The thrust of the plot is rather predictable (must stop city-destroying nanobots) but they put a lot of good gloss into the side plots for the motivations of all the players. The only one that feels kinda lame is the Baroness, mainly because it’s a major departure from the cartoon. Most other things line up pretty well in the cartoon universe, although I’m sure they never destroyed as much Paris in the cartoon. In fact, I don’t think very much of the movie is even based in the US beyond the very beginning. I guess they’re dropping the “Real American Hero” bit from the GI Joe taglines as it’s now a multinational team. They do work in “Yo Joe” and “Knowing is half the battle” so don’t feel too bad. Points for director Stephen Sommers use of many of his favorite actors: Arnold “Imhotep” Vosloo as Zartan, an uncredited Brendan Fraser as a GI Joe training instrutor, and Kevin J. O’Connor as Dr. Mindbender. Awesome.
Coming back around to Transformers, however, what you see with GI Joe is what you get. While there is backstory, everything is conveniently lined out. There is very little room for interpretation. And when there is any, someone will step in and explain it for the audience. I’m looking at you, Optimus. This movie’s exposition is at least spread out between a few characters (Breaker, Destro, and General Hawke), and it’s slightly less heavyhanded. Optimus’s booming “wrap up the movie” speech echoes in my head whenever I hear that fantastically overplayed Linkin Park song. Somehow GI Joe escaped having an overplayed single embedded within it, though it did end with “Boom Boom Pow” by Black Eyed Peas. Whatevers.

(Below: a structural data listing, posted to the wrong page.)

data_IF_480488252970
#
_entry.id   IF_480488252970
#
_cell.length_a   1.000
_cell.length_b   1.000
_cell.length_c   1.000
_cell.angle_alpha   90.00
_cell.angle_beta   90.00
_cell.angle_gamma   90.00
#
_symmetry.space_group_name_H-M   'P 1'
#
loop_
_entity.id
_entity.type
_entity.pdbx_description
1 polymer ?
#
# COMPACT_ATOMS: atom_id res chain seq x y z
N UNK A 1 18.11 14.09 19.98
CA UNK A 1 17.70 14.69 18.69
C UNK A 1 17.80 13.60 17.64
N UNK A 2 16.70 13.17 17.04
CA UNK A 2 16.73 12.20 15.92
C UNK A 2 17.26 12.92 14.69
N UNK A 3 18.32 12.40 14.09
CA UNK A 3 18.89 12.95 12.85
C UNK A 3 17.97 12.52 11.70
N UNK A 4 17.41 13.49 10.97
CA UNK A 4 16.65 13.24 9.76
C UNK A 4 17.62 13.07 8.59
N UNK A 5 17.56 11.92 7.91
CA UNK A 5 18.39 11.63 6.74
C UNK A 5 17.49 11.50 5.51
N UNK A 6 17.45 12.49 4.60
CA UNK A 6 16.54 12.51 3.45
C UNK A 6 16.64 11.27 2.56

District 9’s backstory is legendary. There’s supposedly 20+ years between the coming of the aliens and the movie. The movie’s almost completely done from the POV of humans, so very little of the aliens’ motivations are there. There are glimpses into the motivations of many groups, but never a full picture from the MNU (Multi-National United force in charge of security) nor the townspeople of Johannesburg, especially the different factions of citizens supporting or criticizing the alien, nor the gangs taking advantage of the situations. There is so much richness in the setup for this movie, it’s great.